United Utilities makes dividend pledge

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The Independent Online

United Utilities, the water and electricity supplier for the North-west, pledged yesterday to maintain its dividend payment in real terms over the next five years as it became the first of the big utilities to accept the new regulatory price controls.

United Utilities, the water and electricity supplier for the North-west, pledged yesterday to maintain its dividend payment in real terms over the next five years as it became the first of the big utilities to accept the new regulatory price controls.

The company said it expected to be able to fund £3.6bn of investment in its water and electricity networks over the period and cut £210m from its operating costs and still grow dividends in line with inflation.

However, the group said that in order to meet the new efficiency targets it would shed 200 permanent jobs from a workforce of 4,600 in its regulated business and cut the number of contract and agency staff it uses.

The dividend pledge reflects the generous settlements United Utilities obtained from the water regulator Ofwat and Ofgem, its counterpart for the electricity industry. Ofwat is allowing the company to increase water charges by 4.5 per cent a year, lifting the average domestic bill to £322 by 2010. Ofgem, meanwhile, has sanctioned an 8 per cent real terms increase in electricity distribution charges next year followed by increases in line with inflation in the next four. Distribution charges account for about 30 per cent of household electricity bills.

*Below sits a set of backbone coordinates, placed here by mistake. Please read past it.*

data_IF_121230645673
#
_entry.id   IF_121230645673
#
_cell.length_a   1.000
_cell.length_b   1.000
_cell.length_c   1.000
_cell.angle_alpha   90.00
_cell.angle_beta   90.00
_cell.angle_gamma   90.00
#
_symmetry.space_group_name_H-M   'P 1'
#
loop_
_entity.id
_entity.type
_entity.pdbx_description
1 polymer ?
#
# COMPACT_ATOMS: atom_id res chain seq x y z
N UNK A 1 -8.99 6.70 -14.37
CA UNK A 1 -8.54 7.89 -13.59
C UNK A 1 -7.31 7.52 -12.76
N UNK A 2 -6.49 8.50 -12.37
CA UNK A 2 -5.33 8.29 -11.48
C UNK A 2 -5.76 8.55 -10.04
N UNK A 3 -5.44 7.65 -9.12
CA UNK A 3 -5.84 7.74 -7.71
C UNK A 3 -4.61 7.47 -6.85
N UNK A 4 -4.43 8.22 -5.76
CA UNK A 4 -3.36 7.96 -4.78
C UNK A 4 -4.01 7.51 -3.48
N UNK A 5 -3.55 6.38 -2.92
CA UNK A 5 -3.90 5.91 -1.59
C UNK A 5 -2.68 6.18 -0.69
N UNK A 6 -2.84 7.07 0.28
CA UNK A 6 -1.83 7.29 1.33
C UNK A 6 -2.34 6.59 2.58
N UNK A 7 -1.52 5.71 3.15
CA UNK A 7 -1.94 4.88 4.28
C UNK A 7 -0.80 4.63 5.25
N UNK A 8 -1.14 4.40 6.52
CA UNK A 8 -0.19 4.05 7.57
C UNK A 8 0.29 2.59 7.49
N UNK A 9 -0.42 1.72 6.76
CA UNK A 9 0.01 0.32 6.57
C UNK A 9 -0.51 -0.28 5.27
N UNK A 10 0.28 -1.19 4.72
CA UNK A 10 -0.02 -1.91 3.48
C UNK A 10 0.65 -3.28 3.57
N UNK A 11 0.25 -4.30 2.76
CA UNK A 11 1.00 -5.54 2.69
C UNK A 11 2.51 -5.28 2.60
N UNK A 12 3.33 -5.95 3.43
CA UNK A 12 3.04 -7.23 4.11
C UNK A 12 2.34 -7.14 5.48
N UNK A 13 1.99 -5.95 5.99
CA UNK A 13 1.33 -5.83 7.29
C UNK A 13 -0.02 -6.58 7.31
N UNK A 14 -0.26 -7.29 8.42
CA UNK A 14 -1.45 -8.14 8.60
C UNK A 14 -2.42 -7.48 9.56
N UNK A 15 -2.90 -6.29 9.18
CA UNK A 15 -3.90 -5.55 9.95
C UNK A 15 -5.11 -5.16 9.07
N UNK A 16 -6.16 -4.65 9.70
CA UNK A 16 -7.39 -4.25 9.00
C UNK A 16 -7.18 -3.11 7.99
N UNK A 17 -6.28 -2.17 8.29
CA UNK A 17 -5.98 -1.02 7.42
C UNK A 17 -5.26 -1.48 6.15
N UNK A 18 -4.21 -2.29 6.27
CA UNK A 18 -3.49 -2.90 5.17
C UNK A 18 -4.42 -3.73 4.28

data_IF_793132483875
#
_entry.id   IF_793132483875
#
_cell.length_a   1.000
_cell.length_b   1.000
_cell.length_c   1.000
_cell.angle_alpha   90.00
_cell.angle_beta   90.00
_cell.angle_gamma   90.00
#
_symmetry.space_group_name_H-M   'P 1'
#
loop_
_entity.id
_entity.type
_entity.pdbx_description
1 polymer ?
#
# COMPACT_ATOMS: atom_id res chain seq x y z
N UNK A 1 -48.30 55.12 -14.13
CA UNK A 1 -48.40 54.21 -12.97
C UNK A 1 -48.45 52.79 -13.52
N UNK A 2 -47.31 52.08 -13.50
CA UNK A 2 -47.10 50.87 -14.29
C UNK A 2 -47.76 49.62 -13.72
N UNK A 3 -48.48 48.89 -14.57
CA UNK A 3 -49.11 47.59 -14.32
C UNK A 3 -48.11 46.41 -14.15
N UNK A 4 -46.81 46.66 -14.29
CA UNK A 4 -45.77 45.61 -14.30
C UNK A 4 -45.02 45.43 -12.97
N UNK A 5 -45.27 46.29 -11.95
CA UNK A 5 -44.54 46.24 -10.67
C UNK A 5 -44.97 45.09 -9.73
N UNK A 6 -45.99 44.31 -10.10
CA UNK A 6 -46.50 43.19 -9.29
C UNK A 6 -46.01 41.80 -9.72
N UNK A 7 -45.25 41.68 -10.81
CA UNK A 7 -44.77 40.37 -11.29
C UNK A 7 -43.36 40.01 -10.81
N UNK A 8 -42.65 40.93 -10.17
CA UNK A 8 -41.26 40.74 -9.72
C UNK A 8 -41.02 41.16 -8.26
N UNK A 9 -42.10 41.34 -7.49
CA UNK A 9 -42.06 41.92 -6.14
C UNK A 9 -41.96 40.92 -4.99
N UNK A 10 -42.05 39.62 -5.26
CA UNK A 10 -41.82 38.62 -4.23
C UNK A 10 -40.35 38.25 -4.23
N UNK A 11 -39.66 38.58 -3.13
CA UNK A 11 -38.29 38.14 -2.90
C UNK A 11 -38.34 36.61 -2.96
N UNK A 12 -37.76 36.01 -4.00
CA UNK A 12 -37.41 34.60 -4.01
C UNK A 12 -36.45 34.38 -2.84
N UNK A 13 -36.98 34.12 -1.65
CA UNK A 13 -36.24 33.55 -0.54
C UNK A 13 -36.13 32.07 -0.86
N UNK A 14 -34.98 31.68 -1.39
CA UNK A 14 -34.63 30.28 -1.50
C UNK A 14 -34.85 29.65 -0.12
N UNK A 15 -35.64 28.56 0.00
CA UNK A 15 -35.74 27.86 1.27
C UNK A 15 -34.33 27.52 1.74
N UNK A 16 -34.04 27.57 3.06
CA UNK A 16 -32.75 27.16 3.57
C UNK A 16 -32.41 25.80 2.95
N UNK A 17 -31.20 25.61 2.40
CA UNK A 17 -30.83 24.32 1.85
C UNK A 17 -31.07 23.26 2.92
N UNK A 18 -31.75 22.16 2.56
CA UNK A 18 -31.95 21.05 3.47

United Utilities has one of the most generous payouts of any company, with a dividend yield of 8 per cent - two and a half times the average for the FTSE All Share index. John Roberts, the company's chief executive, justified the decision to maintain the dividend by saying that virtually all of the payout would be covered by allowed returns from its regulated businesses, after taking account of their interest costs, 80 per cent of which were fixed.

Dividends will continue to be covered at least 1.2 times by earnings over the next five years, Mr Roberts said and he ruled out any fresh rights issue among shareholders before the next price review in 2010.

The company also indicated that there might be scope to grow dividends further depending on the performance of its non-regulated business. One of these, the call centre and outsourcing division Vertex, received a boost yesterday with a 12-year contract worth "several hundred million pounds" from Walsall council - its third local authority deal.

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